Here's how it works: Let's say you want to see all (actually a sample) of the webpages that link to a site you want to investigate. Martinlutherking.org is a common example for this purpose. The query is
link:martinlutherking.org...and the results would reveal the urls of pages that link to the martinlutherking.org home page. This list would contain links from the martinlutherking.org site itself (most sites link to their home page), educational institutions warning about bias on the site (a red flag) and hate groups (another red flag).
Google was the go-to search engine for this until a couple years ago, when they really pared back the number of results they returned. At that time, I advised using Yahoo.com as the search engine. Yahoo's Site Explorer would return many more results than Google.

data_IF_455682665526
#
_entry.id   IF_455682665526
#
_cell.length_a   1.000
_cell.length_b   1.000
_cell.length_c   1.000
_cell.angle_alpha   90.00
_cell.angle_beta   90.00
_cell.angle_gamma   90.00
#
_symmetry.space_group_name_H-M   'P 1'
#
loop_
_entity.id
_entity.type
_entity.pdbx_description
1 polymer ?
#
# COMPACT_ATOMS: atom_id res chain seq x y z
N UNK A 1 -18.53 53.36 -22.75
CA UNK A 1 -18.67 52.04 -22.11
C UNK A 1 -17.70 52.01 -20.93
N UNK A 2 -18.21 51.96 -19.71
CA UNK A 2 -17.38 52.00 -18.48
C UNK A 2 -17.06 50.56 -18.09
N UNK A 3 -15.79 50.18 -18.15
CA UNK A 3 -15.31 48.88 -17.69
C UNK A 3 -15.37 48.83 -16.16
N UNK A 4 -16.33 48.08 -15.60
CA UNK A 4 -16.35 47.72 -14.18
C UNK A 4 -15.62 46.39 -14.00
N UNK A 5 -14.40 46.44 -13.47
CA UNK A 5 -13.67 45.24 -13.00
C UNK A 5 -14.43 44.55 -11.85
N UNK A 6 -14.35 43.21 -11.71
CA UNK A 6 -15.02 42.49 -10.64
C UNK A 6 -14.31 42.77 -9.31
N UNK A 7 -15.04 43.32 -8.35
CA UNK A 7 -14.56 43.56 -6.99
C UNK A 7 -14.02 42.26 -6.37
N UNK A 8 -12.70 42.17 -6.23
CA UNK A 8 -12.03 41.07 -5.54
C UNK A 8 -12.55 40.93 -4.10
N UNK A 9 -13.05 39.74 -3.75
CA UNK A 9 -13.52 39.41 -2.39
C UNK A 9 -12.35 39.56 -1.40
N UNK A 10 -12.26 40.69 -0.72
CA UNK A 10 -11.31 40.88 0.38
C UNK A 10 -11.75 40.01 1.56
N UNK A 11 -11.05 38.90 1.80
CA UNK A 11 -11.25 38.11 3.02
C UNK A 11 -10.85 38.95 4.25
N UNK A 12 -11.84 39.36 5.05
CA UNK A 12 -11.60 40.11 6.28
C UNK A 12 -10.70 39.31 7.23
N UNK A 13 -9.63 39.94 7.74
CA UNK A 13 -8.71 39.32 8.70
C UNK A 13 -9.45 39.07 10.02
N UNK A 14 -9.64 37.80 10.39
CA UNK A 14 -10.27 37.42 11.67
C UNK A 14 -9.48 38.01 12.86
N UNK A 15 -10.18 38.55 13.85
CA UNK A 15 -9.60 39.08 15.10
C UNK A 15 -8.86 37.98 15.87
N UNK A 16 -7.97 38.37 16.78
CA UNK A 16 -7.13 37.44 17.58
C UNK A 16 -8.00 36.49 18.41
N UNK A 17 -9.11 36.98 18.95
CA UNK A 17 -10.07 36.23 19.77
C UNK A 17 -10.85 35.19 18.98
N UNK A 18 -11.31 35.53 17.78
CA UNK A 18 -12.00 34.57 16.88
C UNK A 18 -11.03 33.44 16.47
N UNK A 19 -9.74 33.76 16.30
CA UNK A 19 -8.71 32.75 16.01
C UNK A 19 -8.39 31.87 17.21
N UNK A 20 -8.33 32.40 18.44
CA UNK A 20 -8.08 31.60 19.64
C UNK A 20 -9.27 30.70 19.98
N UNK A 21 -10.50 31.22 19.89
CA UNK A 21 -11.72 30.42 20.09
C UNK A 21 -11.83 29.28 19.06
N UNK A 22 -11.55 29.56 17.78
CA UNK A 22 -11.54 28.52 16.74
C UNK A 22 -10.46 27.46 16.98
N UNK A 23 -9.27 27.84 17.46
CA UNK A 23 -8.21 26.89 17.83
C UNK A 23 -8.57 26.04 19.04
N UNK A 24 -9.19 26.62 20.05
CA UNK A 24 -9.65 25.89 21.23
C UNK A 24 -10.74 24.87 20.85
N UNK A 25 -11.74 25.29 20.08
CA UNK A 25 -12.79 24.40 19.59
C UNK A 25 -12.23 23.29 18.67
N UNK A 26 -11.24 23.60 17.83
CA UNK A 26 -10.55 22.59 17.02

Within the past few months that has changed. Yahoo merged their Site Explorer with Bing. Now that search capacity is part of the Bing Webmaster set of tools. If I want to see who links to my site 21cif.com, I have to create a Webmaster account, download an xml file from Bing (BingSiteAuth.xml) which the search engine uses to collect data on my traffic, etc. That's 1) not as user friendly as it used to be, and 2) if a site doesn't include the xml file, I doubt any information could be retrieved.
So here's what happens today if I search for link:21cif.com:
Google: 48 results, many of which are from other 21cif.com pages
Yahoo: 1 result
From using other webmaster sites like majesticseo.com, where I had to create yet another account, I know there are 394 referring domains, 193 of which are educational and 16 are governmental. Too bad I can't see what they are without a paid subscription. This seriously impares one's ability to check the 'references' of a site by looking to see who voluntarily links to it.
Checking inbound links is not only of interest to a webmaster, it helps searchers be more critical consumers of information.
For investigative purposes, having a readily available link: operator has become a staple. Now the challenge is: what is out there that can replace it? For the time being, I'm recommended going back to Google.